Great Purple Hairstreak (Atlides halesus [Cramer])
Wing span: 1 1/4 - 2 inches (3.2 - 5.1 cm).
Identification: Hindwing with one short and one long tail. Abdomen is blue on top, red-orange beneath. Upperside black with wide-spread iridescent blue. Underside black with iridescent gold markings near tails.
Life history: Males perch on treetops or other tall objects in the afternoon, watching for receptive females. Caterpillars eat leaves and male flowers of the host plant. Chrysalids hibernate in crevices at base of host tree or under loose bark.
Flight: Three flights from March-December.
Caterpillar hosts: Mistletoe (Phoradendron species) growing on several tree species.
Adult food: Nectar from flowers including goldenrod, Hercules club, shepherd's needle, sweet pepperbush, and wild plum.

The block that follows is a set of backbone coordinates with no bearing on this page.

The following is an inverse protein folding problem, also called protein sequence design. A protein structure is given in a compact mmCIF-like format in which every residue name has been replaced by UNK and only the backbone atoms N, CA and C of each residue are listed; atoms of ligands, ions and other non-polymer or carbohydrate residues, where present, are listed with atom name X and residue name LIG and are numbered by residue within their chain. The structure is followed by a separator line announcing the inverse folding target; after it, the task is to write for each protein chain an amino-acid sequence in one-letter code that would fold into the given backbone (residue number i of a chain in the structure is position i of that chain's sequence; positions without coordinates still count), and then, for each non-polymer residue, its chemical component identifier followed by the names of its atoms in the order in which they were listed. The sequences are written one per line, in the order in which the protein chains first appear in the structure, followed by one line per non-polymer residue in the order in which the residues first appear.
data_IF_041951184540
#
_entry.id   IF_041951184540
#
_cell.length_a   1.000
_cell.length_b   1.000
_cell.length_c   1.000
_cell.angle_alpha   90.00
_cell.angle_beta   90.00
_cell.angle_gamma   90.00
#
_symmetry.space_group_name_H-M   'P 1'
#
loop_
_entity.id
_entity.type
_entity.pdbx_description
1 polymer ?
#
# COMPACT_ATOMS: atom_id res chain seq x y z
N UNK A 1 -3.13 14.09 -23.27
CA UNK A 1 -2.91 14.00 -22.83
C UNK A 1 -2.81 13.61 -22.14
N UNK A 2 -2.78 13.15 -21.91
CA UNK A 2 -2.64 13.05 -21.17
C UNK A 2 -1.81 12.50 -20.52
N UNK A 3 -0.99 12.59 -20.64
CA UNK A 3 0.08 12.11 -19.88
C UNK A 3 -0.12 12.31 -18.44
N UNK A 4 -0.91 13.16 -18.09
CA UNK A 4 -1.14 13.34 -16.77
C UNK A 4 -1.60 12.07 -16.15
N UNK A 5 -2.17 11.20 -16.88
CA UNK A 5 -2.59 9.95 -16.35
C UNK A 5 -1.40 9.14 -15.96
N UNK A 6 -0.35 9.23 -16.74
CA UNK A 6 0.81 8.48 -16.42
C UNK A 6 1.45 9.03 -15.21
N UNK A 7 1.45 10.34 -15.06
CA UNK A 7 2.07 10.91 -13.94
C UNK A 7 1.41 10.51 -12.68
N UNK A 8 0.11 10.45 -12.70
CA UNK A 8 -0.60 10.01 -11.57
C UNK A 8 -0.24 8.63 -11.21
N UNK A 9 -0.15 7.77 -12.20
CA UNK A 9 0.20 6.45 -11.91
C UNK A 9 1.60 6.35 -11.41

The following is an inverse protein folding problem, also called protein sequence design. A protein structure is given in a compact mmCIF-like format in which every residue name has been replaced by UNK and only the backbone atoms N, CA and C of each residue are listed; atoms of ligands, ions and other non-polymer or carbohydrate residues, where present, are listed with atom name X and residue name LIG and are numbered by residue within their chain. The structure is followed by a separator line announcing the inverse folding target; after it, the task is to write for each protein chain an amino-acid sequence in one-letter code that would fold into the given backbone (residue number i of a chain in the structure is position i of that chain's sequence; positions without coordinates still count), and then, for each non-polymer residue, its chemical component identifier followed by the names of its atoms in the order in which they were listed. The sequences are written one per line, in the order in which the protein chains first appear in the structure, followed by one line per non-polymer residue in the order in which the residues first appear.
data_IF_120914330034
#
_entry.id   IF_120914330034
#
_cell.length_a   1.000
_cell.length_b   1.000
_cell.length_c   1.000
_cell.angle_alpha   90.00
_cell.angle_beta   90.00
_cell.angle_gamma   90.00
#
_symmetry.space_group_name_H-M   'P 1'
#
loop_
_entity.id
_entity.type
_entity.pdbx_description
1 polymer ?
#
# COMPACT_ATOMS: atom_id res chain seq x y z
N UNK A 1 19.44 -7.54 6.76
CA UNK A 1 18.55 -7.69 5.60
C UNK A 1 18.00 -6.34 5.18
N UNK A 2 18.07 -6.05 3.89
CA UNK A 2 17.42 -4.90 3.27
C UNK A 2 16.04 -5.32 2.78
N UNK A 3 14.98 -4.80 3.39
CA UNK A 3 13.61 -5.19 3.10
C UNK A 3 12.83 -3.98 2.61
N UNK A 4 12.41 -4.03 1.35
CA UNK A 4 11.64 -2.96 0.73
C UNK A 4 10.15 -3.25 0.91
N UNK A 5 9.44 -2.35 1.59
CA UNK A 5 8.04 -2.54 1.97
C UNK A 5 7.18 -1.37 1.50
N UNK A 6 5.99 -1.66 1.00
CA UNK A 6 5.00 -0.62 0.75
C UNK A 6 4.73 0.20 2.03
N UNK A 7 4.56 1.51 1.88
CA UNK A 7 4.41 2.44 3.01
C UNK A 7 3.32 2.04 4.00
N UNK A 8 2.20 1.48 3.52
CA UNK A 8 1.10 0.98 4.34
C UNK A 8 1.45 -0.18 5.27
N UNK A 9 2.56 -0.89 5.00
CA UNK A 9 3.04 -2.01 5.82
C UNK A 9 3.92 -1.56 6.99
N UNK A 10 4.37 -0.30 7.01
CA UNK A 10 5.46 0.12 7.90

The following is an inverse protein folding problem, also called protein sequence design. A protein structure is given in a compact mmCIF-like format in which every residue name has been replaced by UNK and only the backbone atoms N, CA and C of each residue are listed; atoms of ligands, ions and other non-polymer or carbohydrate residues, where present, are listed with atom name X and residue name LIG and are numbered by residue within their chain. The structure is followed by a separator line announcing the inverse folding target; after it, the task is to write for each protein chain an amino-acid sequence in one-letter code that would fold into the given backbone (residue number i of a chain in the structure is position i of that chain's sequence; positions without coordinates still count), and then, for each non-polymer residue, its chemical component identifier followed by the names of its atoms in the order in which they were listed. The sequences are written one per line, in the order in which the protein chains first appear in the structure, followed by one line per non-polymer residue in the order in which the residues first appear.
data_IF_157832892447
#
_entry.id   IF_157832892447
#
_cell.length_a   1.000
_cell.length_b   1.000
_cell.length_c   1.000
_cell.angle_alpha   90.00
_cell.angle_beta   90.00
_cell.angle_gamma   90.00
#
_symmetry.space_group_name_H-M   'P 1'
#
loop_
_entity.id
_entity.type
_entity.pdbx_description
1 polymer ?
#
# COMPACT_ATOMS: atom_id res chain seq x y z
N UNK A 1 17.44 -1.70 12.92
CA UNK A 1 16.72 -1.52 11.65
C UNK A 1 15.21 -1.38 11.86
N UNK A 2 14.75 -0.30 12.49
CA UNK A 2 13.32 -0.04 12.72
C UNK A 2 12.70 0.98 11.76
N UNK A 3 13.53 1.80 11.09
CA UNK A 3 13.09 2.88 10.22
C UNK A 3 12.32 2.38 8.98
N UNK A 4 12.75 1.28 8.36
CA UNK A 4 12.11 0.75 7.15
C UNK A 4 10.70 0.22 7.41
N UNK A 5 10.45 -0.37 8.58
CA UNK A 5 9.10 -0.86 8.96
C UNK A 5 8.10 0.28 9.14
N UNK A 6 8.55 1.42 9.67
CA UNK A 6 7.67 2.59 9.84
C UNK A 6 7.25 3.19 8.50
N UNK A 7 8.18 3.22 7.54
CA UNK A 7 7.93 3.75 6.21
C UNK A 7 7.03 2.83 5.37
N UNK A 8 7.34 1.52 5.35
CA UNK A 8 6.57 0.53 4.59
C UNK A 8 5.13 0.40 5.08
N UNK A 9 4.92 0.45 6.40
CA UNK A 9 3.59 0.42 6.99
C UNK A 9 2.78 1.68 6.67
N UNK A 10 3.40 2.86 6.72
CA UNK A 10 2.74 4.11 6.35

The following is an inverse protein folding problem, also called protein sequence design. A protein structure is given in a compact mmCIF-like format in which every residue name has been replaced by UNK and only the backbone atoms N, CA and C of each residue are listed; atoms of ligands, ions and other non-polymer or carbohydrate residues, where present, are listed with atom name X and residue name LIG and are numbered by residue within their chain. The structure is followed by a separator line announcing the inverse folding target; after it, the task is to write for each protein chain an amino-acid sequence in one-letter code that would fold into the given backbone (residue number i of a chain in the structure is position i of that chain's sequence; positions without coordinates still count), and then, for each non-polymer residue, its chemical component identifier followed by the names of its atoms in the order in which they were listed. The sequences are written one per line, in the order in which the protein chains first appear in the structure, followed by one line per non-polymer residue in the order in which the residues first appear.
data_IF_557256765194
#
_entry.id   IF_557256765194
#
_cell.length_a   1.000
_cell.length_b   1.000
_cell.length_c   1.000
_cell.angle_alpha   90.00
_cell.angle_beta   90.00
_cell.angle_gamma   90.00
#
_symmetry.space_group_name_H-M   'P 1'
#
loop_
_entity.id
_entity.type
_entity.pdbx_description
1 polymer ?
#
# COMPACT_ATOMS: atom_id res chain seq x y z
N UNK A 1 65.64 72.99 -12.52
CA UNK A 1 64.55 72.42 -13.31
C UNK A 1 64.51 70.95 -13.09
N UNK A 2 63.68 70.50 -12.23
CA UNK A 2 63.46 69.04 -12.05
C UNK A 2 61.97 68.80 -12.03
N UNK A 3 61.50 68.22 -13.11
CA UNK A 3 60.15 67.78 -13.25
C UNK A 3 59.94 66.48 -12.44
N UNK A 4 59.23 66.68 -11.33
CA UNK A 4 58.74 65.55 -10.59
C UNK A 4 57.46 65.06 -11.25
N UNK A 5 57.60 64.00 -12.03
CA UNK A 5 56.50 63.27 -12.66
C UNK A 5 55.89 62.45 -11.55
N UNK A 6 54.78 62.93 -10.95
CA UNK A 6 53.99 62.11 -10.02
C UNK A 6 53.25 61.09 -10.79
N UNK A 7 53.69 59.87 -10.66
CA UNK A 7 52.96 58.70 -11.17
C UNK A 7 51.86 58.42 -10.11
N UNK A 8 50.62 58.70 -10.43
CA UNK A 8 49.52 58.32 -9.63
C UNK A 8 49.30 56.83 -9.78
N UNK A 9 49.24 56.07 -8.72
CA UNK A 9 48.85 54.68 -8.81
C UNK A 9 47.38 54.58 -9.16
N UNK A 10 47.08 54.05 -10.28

Habitat: Oak woods, mesquite forests, planted walnuts in agricultural or suburban areas, and mixed woods infested with mistletoe.
Range: Guatemala north to central California, east through Texas and southern Missouri to Maryland.
Conservation: Not usually required.
The Nature Conservancy Global Rank: G5 - Demonstrably secure globally, though it may be quite rare in parts of its range, especially at the periphery.
Management needs: None reported.
Opler, P. A. and G. O. Krizek. 1984. Butterflies east of the Great Plains. Johns Hopkins University Press, Baltimore. 294 pages, 54 color plates. Opler, P. A. and V. Malikul. 1992. A field guide to eastern butterflies. Peterson field guide #4. Houghton-Mifflin Co., Boston. 396 pages, 48 color plates. Scott, J. A. 1986. The butterflies of North America. Stanford University Press, Stanford, Calif. 583 pages, 64 color plates.
Author: Jane M. Struttmann
State and Regional References:
Harris, L., Jr. 1972 Butterflies of Georgia. Univ. of Oklahoma Press, Norman, OK. 326 pp. Opler, P.A. 1998. A field guide to eastern butterflies, revised format. Houghton Mifflin Co., Boston.